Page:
Socially engineering the family

Family Law | 12 Jan 2015 3

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In the perfect world of some, all couples would marry (and therefore, most importantly, all children would be born in wedlock) and all marriages would last for life. Such a scenario would solve all of the woes of society caused by relationship breakdown. It would also save the hardworking taxpayer a substantial amount of money. In short, everyone would live happily ever after.

Except that they wouldn’t. Let me tell you a story…

A short fantasy

Once upon a time there was a land not so far away where all the men were princes and all the women were princesses. And all the young princesses dreamt of the day when they would be swept down the aisle by a handsome young prince, after which they would have lots of little princes and princesses of their own and live happily ever after.

Then one day along came a wicked witch called the ‘Divorce Reform Act 1969’, that spoilt everything. She cast a spell that caused all the princes to abandon their princesses and all the princesses to abandon their princes. Worse still, some princes and princesses began living together without walking down that aisle. Everyone who had once been so happy was now terribly unhappy.

The unhappy land needed a hero. Sure enough, one came along, by the name ‘Sir Coleridge’. Sir Coleridge bravely took on the wicked witch and tried to cast a magic spell of his own that would turn back the clocks to the happy time before the wicked witch arrived…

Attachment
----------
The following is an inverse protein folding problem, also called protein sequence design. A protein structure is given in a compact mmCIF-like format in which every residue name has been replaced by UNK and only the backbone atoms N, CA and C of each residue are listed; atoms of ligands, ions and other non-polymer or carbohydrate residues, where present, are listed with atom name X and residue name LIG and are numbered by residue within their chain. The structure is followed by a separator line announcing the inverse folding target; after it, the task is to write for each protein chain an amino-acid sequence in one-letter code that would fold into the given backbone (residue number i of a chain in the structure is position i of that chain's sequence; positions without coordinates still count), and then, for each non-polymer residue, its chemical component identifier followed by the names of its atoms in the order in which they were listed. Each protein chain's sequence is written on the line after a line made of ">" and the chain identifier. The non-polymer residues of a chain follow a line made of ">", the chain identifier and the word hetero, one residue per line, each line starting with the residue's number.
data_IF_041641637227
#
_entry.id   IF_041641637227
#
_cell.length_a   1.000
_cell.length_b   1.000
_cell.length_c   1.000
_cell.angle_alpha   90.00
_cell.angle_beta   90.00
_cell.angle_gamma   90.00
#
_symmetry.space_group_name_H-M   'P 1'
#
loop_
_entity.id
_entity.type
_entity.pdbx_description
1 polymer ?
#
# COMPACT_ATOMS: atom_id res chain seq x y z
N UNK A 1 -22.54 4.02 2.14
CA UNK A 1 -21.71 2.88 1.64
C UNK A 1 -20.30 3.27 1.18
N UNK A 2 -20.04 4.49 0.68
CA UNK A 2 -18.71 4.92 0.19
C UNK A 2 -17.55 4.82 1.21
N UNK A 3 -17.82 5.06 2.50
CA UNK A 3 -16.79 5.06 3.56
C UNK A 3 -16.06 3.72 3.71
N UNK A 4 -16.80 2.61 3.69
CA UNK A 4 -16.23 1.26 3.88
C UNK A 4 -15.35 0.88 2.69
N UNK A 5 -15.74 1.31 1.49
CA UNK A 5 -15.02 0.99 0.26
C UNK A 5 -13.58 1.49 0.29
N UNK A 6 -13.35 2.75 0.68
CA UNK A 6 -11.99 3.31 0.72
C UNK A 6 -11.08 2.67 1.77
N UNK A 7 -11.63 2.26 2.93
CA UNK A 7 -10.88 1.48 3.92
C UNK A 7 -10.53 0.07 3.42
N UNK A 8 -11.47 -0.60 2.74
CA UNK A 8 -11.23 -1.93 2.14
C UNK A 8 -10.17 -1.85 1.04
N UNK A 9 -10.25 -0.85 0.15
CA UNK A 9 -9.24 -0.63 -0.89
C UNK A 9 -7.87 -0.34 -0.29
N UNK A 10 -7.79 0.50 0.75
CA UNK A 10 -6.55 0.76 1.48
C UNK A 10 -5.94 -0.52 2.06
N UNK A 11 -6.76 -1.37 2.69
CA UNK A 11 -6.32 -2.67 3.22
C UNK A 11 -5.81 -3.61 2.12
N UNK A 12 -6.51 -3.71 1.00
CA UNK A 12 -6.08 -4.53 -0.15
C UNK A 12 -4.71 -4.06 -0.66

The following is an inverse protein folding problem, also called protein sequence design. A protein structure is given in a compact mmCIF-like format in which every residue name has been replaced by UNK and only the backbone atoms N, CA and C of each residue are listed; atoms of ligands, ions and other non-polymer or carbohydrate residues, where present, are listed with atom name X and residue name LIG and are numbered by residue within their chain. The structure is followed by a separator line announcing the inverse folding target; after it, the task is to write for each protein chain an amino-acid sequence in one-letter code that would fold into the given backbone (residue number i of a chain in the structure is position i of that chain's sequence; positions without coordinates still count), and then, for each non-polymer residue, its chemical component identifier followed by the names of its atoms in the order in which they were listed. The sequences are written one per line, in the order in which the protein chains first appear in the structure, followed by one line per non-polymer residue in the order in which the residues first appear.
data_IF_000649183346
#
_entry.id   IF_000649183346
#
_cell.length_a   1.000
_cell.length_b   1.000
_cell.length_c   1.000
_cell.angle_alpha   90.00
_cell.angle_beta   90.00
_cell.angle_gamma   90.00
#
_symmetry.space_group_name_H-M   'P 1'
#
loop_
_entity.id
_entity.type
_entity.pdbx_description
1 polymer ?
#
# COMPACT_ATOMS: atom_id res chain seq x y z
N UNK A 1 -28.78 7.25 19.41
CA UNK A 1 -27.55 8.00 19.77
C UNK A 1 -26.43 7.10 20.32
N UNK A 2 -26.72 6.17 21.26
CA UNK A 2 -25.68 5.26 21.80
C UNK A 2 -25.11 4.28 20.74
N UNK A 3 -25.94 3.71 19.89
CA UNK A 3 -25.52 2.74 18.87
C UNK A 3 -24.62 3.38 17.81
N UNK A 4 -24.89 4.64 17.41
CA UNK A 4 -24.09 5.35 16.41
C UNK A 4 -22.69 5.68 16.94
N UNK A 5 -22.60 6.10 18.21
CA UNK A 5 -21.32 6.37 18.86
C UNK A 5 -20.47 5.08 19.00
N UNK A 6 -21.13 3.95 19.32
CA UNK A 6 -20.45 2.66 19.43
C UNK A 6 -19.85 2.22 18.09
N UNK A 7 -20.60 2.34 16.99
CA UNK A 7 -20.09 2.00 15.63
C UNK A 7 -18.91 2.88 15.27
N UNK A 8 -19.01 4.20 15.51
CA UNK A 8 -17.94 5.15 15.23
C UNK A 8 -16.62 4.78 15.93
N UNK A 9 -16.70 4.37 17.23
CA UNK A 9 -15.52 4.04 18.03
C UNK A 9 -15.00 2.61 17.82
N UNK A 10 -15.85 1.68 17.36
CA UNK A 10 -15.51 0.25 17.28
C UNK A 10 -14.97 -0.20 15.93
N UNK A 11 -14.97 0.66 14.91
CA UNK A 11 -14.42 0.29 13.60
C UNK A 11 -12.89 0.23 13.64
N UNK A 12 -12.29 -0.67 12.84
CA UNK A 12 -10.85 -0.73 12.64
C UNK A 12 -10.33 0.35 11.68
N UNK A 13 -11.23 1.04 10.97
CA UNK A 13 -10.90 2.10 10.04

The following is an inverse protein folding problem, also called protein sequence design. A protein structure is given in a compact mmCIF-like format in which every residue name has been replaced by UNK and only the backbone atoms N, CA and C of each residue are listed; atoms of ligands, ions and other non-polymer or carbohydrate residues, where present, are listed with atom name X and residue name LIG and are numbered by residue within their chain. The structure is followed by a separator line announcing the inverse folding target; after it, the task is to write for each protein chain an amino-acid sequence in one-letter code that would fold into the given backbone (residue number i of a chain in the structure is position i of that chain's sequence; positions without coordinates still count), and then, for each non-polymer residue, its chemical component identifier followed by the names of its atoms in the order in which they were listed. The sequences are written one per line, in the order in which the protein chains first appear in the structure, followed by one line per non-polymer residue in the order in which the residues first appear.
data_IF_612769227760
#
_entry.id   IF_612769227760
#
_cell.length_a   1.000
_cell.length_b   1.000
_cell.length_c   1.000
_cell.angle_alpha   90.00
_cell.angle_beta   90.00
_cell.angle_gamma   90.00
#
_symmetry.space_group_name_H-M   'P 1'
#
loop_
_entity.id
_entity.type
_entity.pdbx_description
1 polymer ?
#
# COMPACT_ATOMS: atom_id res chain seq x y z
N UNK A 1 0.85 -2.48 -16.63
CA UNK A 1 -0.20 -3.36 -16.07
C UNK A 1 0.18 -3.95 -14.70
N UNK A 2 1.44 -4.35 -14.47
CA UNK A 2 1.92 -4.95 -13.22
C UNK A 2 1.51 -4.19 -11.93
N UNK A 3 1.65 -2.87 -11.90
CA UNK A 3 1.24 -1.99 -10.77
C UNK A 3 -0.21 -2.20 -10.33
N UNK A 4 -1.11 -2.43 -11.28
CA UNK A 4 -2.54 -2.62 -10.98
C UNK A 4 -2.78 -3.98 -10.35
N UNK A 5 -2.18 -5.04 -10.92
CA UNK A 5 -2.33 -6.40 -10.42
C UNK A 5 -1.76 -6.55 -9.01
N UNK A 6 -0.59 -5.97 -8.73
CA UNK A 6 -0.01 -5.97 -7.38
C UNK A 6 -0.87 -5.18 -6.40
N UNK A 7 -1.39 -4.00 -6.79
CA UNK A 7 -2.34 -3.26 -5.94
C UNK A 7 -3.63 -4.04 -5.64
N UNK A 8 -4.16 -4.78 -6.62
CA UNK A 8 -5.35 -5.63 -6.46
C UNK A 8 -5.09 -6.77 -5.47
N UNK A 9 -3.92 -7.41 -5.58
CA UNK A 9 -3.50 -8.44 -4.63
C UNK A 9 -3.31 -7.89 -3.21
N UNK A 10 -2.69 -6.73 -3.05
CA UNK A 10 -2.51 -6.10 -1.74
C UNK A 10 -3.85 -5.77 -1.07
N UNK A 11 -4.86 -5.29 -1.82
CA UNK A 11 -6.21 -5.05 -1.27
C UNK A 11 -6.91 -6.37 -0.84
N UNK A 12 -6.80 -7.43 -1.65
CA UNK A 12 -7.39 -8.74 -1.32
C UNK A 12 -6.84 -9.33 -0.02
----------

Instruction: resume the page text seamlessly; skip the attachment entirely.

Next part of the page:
There, children, I will end our story for today. Will the magic spell work, or will the wicked witch have her way? You will have to wait and see.

Meanwhile, quite unrelated to the above story, it was reported that former High Court judge and Chairman of the Marriage Foundation Sir Paul Coleridge is proposing that couples be given extra tax breaks after passing landmark wedding anniversaries, in order to encourage ‘family stability’.

After reminding myself to breathe, I wondered just how many people in unhappy marriages would say to their spouse: “I can’t stand living with you, but if we stay together for two more years, we’ll get another £100 per annum cut from our income tax bill!” To which the spouse would say: “Really? That will make us so much happier – I will unpack my bags immediately!”

I’m sorry, but I think that it is insulting to suggest that stable family relationships can be bought in this way. Even more insulting was Sir Paul’s comment contained in the report to the effect that couples who choose to cohabit rather than get married should not have children. The implication that cohabitants who have children are somehow socially irresponsible is an affront to the thousands of couples up and down the country who do not feel the necessity of signing a marriage certificate or, indeed, who are positively against the institution of marriage.